Here is our day 8 post, which was delayed due to Hurricane Sandy. We’ve grouped a couple of books again:
1969: Perceptrons Intro by Marvin Minsky and Seymour A. Papert
The following is an excerpt from a Perceptrons Intro review by Jan Mycielski. It appeared in the Bulletin of the American Mathematical Society in January 1972. Access the full review here.
“This book is a very interesting and penetrating study of the power of expression of perceptrons and some other mathematical problems concerning memory and learning. This subject is still quite new and hence at a stage of development in which the most important discoveries are being done. It seems to differ from the theory of automata in its greater relevance to our ideas about the organization of the brain and the construction of ‘such’ machines.”
“People sometimes ask me what they should read to find out about artificial intelligence. Herbert Simon’s book The Sciences of the Artificial is always on the list I give them. Every page issues a challenge to conventional thinking, and the layman who digests it well will certainly understand what the field of artificial intelligence hopes to accomplish. I recommend it in the same spirit that I recommend Freud to people who ask about psychoanalysis, or Piaget to those who ask about child psychology: If you want to learn about a subject, start by reading its founding fathers.”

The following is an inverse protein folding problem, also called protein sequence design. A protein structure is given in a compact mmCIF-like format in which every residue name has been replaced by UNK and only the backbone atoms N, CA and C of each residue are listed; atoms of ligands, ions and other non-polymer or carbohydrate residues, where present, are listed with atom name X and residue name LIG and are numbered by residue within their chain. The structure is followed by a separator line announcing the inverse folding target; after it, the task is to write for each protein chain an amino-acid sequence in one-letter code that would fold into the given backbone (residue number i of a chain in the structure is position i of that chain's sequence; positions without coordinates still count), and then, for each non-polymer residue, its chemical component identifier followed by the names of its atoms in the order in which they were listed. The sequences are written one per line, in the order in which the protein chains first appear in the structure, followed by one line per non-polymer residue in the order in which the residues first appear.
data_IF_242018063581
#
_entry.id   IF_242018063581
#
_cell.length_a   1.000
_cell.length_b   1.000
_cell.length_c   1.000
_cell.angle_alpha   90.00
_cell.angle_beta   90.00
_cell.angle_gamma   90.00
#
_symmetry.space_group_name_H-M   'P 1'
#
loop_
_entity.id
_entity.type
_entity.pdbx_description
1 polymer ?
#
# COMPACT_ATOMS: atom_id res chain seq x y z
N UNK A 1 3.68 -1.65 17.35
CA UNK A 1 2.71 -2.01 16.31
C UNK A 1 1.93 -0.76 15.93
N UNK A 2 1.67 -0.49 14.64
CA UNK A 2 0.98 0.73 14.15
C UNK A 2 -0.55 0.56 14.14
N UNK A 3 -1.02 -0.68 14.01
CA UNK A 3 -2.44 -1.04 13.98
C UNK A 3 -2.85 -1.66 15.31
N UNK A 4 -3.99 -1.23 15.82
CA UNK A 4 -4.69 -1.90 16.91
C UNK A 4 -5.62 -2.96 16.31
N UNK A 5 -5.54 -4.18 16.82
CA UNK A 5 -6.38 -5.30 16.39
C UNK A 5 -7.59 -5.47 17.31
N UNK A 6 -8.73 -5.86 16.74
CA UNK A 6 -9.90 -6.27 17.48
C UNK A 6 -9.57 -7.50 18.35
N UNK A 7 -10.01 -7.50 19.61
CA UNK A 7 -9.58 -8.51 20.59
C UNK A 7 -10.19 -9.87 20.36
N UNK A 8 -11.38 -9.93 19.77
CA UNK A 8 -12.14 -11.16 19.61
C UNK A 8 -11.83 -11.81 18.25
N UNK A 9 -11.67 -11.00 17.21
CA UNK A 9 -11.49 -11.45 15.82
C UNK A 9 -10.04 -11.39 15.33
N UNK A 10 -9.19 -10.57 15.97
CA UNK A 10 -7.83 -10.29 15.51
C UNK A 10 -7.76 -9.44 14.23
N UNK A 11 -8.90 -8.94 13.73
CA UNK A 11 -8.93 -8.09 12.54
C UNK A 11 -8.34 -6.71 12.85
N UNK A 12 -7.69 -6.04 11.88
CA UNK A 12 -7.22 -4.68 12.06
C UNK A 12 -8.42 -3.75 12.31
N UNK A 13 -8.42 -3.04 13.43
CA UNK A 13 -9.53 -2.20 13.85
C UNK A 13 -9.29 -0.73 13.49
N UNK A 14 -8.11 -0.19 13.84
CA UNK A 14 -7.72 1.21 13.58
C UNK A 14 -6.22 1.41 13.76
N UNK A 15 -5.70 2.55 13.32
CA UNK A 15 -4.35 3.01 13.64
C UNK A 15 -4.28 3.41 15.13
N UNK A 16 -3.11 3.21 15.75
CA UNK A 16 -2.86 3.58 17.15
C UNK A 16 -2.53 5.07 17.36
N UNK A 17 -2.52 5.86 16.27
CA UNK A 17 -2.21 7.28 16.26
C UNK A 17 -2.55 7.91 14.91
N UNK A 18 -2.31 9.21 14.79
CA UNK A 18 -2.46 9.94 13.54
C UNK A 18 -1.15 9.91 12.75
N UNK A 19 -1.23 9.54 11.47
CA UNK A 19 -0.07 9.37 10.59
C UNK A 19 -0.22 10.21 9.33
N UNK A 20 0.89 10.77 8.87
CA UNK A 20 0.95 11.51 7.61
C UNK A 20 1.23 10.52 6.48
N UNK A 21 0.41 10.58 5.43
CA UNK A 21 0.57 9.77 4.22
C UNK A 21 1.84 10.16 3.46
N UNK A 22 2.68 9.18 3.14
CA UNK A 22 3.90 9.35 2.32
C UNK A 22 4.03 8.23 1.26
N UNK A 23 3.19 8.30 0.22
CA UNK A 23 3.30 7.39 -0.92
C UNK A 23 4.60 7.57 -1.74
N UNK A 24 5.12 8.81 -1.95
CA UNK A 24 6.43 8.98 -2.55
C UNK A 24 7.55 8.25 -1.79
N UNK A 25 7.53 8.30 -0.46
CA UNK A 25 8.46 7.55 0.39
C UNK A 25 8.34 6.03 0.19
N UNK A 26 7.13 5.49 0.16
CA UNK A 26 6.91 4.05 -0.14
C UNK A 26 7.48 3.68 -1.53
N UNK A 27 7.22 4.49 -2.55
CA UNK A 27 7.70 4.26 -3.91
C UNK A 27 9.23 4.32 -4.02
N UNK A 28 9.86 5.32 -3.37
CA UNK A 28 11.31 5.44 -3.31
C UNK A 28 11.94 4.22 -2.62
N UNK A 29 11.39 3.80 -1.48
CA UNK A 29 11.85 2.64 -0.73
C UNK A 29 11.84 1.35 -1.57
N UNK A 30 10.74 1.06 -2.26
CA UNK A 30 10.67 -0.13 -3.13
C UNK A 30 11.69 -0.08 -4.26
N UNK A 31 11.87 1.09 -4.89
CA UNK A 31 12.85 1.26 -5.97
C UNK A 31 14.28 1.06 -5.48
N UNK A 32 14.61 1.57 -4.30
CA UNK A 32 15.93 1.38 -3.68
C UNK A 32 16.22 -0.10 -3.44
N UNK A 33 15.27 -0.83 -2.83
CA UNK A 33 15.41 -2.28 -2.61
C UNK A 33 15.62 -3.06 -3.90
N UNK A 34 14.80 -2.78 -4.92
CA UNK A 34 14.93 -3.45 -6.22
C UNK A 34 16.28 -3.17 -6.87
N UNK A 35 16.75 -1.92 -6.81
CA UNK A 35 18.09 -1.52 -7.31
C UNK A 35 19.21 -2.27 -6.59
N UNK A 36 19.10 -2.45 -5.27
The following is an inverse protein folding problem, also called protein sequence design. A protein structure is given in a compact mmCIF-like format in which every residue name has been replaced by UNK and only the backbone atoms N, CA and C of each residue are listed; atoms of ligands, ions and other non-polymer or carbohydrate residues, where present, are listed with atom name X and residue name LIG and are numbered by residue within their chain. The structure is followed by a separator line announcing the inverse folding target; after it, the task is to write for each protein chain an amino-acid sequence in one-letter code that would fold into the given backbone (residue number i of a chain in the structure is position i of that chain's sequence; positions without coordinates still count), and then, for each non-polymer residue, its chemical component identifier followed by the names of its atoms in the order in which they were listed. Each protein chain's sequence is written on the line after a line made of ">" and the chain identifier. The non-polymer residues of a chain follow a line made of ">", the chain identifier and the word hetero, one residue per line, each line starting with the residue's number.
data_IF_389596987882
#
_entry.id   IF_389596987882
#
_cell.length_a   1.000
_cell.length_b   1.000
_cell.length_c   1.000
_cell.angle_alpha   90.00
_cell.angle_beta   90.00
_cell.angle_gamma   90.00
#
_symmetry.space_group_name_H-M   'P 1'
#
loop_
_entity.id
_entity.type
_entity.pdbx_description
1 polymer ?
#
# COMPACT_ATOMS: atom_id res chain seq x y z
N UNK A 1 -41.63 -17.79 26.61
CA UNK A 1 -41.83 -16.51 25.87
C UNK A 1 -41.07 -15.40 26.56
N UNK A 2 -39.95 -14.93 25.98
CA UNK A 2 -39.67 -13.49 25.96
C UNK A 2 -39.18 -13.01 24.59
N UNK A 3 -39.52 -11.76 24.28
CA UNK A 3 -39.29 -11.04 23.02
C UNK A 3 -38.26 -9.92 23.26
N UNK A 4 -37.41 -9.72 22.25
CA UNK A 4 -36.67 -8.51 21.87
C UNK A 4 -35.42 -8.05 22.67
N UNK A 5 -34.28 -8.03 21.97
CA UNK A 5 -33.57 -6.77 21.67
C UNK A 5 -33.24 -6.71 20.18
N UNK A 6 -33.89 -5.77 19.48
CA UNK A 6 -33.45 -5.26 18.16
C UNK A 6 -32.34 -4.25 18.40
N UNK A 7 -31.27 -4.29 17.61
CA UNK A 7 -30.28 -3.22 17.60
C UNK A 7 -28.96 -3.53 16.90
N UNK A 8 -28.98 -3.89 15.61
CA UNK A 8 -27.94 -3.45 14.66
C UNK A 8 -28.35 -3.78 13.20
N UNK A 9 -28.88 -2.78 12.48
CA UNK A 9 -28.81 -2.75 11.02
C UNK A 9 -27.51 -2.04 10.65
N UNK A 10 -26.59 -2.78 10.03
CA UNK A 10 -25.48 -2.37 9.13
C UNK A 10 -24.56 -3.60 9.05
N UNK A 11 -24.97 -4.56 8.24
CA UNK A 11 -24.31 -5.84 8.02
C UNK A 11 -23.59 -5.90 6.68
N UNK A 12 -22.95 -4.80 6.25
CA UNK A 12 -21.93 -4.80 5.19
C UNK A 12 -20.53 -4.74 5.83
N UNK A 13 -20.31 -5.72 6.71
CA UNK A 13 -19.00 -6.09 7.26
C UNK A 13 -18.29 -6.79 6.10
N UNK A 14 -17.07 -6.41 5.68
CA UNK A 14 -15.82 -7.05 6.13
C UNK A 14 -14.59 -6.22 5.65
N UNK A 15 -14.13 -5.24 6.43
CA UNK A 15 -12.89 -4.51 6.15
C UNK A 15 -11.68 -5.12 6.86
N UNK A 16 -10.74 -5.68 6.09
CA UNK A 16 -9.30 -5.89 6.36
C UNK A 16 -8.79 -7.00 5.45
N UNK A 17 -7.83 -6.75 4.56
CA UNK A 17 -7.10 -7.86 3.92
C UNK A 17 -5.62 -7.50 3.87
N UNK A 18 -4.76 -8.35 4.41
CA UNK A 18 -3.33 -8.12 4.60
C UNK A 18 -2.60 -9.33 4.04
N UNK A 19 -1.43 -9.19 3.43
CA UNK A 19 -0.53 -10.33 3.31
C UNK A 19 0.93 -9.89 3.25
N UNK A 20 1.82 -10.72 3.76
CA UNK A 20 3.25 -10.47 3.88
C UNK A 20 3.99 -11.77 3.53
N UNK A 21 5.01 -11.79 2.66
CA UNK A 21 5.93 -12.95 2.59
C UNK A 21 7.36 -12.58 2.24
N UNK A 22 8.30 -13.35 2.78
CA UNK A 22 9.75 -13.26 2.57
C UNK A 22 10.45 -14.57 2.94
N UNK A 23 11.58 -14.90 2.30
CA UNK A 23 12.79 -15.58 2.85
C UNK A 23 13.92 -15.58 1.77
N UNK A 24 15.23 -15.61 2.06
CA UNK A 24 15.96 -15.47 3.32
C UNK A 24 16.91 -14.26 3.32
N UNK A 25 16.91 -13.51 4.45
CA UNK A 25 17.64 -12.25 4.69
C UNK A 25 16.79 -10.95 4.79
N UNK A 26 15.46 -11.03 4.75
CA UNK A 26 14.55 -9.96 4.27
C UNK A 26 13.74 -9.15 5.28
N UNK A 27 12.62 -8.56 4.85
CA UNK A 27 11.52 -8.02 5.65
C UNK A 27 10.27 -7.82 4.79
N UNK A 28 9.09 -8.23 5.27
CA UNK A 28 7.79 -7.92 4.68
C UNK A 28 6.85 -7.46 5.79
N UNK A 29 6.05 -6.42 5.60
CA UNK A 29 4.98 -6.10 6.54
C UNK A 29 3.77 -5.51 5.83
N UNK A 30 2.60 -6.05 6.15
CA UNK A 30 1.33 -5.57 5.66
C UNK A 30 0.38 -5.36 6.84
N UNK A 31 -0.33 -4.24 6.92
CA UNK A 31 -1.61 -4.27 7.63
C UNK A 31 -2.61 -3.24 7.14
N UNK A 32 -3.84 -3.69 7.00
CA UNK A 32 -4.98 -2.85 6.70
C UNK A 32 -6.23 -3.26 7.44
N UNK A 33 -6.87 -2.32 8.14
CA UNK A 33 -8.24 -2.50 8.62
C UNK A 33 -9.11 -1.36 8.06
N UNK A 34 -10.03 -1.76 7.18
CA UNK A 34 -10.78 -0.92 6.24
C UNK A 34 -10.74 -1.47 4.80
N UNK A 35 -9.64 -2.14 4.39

—George A. Miller, Complex Information Processing
The following is an excerpt from The Sciences of the Artificial:
This is the task of natural science: to show that the wonderful is not incomprehensible, to show how it can be comprehended—but not to destroy wonder. For when we have explained the wonderful, unmasked the hidden pattern, a new wonder arises at how complexity was woven out of simplicity. The aesthetics of natural science and mathematics is at one with the aesthetics of music and painting—both inhere in the discovery of a partially concealed pattern.
The world we live in today is much more a man-made, or artiﬁcial, world than it is a natural world. Almost every element in our environment shows evidence of human artiﬁce. The temperature in which we spend most of our hours is kept artiﬁcially at 20 degrees Celsius; the humidity is added to or taken from the air we breathe; and the impurities we inhale are largely produced (and ﬁltered) by man.